Secrets are never stored in GitOps repositories. They are instead stored securely in Hashicorp Vault, and only retrieved during the „apply“ phase, directly on the destination Kubernetes Cluster. This process is supported by the Kapitan secret management feature and by Commodore, who prepares the secret references during the catalog generation. Argo CD calls kapitan secrets --reveal  during the manifest apply phase, which then actually connects to Vault to retrieve the secrets and stores them in the Kubernetes Cluster, ready to be consumed by the application.

The management of all these Git repositories is the responsibility of the Lieutenant Operator (written in Go, based on Red Hat’s Operator SDK). It is able to manage remote Git repositories (GitLab, GitHub, Bitbucket, etc) and prepare them for Commodore and Argo CD, for example by configuring an SSH deploy key.

The Project Syn tool Steward (written in Go) has the responsibility of enabling Project Syn in a Kubernetes Cluster, communicating with the Lieutenant API, to perform the initial bootstrapping of Argo CD. This bootstrapping includes basic maintenance tasks: should Argo CD be removed from the cluster inadvertently, Steward will automatically reinstall it. An SSH deploy key is generated during bootstrapping and transmitted back to the API. With this procedure it is possible to bootstrap the whole GitOps workflow without any manual interaction.

Analogies with Puppet

For those familiar with Puppet, there are some similarities with the design of Project Syn:

  • Puppet Server: Commodore and Kapitan to generate the catalog, matching the facts from the cluster.
  • Puppet DB: Lieutenant acting as inventory / facts registry.
  • Hiera: Kapitan with its hierarchical configuration model.
  • Puppet Agent: Steward and Argo CD on the cluster. Steward to communicate with the API and Argo CD to apply the catalog.
  • Puppet Modules: Commodore Components, bringing modularity into Kubernetes application deployment.

Many of these concepts are documented in the Project Syn documentation pages, specifically the Syn Design Documents, documenting all the design decisions (even though they are still in „work-in-progress“ stages).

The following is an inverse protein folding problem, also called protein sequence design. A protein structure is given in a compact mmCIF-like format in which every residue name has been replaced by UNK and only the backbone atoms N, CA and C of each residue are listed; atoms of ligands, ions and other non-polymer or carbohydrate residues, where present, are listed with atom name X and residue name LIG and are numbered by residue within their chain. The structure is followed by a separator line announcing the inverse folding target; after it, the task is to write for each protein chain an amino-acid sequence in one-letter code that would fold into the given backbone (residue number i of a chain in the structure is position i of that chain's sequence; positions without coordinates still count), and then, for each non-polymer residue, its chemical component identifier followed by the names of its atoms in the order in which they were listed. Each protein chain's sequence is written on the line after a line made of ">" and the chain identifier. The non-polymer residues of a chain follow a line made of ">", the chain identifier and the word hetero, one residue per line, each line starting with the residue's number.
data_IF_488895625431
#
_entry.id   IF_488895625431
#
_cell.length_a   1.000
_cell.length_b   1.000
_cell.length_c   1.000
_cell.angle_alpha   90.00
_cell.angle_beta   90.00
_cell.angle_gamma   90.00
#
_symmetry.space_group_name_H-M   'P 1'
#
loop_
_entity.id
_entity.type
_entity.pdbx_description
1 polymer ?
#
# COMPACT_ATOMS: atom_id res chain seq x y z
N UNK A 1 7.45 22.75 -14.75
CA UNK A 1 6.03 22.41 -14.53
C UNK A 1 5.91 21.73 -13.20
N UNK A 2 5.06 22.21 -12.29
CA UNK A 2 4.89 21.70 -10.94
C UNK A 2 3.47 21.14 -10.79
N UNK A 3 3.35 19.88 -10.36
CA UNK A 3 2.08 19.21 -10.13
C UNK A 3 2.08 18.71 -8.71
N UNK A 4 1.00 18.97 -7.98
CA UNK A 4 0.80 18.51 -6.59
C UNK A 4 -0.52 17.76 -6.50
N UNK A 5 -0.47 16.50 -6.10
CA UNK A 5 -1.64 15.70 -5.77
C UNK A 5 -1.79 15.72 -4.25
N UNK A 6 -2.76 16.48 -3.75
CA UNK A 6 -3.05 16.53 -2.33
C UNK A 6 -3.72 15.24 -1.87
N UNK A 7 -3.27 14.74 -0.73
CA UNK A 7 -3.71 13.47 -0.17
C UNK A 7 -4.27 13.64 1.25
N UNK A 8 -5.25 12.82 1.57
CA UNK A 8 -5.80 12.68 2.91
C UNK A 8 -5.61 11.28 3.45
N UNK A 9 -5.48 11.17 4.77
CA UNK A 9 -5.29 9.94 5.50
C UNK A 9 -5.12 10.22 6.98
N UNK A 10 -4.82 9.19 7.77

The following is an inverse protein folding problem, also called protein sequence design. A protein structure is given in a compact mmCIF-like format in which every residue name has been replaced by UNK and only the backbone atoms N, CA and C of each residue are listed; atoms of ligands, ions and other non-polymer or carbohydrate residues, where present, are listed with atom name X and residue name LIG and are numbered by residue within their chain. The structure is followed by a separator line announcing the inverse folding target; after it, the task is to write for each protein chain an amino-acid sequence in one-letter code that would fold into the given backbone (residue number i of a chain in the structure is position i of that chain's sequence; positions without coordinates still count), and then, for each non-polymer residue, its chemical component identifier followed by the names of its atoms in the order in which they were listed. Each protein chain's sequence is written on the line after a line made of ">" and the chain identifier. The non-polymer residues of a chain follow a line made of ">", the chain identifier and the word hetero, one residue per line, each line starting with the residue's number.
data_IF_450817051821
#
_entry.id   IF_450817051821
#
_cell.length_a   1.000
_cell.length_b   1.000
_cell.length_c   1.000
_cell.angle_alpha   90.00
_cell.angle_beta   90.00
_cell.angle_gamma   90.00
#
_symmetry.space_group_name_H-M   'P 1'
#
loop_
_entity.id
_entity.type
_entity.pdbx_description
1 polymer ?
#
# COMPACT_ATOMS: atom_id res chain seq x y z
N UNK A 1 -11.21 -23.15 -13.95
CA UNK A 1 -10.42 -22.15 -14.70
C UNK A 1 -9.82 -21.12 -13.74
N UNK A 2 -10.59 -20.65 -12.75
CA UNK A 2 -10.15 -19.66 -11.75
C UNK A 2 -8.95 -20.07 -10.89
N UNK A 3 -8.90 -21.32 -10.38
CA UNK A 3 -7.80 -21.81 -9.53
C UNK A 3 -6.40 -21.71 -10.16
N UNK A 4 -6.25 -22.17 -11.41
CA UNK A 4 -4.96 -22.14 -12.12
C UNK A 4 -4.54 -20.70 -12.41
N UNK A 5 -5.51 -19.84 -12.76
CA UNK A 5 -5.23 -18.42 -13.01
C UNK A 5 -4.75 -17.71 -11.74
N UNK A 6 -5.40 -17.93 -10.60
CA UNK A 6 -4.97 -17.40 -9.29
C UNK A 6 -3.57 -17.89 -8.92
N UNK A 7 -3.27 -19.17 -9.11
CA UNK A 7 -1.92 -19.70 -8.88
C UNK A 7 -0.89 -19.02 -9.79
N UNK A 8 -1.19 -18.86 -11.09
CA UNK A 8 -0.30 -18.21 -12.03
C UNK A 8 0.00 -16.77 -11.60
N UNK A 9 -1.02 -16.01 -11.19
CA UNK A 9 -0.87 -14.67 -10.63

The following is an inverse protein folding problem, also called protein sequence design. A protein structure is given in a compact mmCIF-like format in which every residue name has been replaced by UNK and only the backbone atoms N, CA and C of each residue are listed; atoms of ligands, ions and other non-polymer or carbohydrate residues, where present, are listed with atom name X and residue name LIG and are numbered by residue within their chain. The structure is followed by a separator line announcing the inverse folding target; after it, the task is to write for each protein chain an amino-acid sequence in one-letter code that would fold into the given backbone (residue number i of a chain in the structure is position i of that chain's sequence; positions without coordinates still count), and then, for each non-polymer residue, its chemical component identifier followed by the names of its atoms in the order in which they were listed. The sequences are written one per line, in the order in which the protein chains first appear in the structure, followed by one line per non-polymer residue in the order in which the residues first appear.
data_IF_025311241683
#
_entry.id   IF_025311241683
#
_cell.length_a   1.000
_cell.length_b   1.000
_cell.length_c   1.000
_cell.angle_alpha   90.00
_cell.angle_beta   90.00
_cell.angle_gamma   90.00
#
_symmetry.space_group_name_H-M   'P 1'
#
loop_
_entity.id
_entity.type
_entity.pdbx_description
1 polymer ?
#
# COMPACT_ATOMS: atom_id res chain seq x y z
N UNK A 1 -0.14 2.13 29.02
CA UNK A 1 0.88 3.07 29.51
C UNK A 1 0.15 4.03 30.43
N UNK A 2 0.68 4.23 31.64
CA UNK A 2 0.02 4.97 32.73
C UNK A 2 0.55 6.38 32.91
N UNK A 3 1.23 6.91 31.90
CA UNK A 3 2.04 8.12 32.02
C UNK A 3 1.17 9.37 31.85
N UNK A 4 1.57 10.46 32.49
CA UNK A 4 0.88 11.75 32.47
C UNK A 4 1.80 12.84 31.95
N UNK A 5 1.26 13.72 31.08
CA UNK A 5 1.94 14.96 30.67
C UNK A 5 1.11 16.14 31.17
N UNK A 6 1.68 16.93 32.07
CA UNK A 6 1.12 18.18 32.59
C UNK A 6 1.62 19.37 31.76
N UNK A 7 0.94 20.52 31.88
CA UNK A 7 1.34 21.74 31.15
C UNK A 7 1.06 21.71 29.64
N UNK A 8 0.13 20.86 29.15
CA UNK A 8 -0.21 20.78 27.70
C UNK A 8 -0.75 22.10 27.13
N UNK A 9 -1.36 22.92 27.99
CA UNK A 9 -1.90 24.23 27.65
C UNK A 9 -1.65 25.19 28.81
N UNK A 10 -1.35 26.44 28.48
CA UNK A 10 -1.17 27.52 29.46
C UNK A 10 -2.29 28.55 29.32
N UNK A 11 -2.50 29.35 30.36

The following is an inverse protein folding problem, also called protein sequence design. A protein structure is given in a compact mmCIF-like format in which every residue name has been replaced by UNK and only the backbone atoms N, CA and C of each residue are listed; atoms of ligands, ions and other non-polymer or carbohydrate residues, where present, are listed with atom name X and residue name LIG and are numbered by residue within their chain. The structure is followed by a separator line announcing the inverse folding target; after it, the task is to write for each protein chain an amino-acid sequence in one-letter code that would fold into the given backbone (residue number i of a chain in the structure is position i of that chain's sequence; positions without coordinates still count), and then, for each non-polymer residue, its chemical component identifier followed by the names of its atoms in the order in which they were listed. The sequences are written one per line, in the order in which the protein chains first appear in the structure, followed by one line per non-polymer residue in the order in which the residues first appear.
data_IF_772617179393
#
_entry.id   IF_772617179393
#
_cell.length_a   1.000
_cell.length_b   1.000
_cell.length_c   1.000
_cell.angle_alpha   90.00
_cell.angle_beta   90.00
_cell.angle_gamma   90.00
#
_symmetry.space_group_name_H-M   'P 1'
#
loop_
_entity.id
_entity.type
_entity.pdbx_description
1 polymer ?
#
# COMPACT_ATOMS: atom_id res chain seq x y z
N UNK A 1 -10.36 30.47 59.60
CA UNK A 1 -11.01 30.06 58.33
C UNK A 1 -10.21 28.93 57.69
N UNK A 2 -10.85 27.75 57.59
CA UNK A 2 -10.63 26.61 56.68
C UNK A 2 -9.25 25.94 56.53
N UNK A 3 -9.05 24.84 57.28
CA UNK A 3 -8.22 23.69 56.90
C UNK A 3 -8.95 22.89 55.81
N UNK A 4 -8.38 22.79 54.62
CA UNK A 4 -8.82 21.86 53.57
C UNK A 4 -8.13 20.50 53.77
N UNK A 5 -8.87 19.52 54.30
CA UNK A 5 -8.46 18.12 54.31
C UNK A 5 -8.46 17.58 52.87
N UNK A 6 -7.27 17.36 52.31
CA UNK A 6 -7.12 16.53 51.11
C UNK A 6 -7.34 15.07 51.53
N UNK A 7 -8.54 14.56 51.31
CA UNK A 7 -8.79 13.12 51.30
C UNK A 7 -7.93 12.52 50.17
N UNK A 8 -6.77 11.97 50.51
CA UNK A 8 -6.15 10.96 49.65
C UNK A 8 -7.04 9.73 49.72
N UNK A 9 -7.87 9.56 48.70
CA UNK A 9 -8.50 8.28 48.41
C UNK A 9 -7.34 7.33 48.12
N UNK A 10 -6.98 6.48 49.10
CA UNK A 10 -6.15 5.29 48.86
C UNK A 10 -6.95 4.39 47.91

What are the next steps for Project Syn?

This is really just the beginning! There are a lot of plans and ideas for the future evolution of Project Syn. We have crafted an initial roadmap, and we published it as part of the official Project Syn documentation.

This initial pre-release is just the tip of the iceberg. Under the surface there is a lot more brewing, to be released as soon as possible. To reiterate: It’s not only about tools, but also about concepts and processes, which also means a lot of documentation will emerge over the next months.

One of the focus of this initial pre-release was to lay the foundation for future development. It has a strong focus on the operations side. Future milestones will broaden the focus to include more and more self-service possibilities for the user, including tight integration of Crossplane for easy and fully automated cloud service provisioning.

We at VSHN are now starting to use Project Syn for an initial set of managed Kubernetes clusters, and will continue to develop the concept, tools and processes while we learn about more use cases and with the real-life experience we gather.

How can I contribute?

Project Syn is a young project and is making the first initial steps in the open world. Many things are just getting started, just like the documentation and the contribution guidelines. Testing and giving feedback through GitHub issues is certainly a great way to start contributing. And of course, if you are looking for a Managed Kubernetes or Managed OpenShift cluster, get in touch with us with the form at the bottom of this page!